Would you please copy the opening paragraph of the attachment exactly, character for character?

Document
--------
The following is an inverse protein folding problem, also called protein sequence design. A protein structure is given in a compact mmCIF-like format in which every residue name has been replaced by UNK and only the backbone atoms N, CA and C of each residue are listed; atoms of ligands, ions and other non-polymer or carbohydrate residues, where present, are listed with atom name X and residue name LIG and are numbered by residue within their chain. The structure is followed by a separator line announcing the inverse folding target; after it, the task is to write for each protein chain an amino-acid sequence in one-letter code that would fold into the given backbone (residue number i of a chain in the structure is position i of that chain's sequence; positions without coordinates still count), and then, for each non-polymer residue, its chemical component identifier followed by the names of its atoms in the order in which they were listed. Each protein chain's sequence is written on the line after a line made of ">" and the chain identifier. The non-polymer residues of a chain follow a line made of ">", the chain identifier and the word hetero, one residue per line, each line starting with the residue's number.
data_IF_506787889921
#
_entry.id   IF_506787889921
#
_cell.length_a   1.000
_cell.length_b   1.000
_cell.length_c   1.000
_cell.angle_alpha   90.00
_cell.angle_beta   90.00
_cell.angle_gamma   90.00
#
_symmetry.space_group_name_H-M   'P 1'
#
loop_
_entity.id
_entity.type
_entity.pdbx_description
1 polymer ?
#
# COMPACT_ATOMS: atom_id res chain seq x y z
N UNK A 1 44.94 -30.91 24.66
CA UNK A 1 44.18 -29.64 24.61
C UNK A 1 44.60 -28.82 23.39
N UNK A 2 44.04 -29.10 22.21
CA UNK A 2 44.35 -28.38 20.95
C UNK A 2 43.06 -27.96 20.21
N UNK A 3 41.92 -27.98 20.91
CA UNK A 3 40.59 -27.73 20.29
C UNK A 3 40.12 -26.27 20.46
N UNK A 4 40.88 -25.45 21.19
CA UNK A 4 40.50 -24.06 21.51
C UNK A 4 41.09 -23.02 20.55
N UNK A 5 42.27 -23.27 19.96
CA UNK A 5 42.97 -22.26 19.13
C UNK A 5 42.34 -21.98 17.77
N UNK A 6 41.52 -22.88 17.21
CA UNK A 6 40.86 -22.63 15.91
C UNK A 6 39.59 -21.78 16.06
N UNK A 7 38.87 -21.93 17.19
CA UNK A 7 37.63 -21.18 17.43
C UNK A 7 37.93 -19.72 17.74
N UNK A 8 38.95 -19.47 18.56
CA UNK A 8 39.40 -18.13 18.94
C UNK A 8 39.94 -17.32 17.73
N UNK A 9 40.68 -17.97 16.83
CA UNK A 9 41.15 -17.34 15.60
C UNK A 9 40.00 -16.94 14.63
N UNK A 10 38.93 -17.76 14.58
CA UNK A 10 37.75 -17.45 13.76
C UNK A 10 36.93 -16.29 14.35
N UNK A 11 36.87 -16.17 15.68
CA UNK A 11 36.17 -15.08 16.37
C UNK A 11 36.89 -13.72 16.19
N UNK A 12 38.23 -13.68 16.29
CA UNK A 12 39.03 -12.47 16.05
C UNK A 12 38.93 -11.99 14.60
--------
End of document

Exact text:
The following is an inverse protein folding problem, also called protein sequence design. A protein structure is given in a compact mmCIF-like format in which every residue name has been replaced by UNK and only the backbone atoms N, CA and C of each residue are listed; atoms of ligands, ions and other non-polymer or carbohydrate residues, where present, are listed with atom name X and residue name LIG and are numbered by residue within their chain. The structure is followed by a separator line announcing the inverse folding target; after it, the task is to write for each protein chain an amino-acid sequence in one-letter code that would fold into the given backbone (residue number i of a chain in the structure is position i of that chain's sequence; positions without coordinates still count), and then, for each non-polymer residue, its chemical component identifier followed by the names of its atoms in the order in which they were listed. Each protein chain's sequence is written on the line after a line made of ">" and the chain identifier. The non-polymer residues of a chain follow a line made of ">", the chain identifier and the word hetero, one residue per line, each line starting with the residue's number.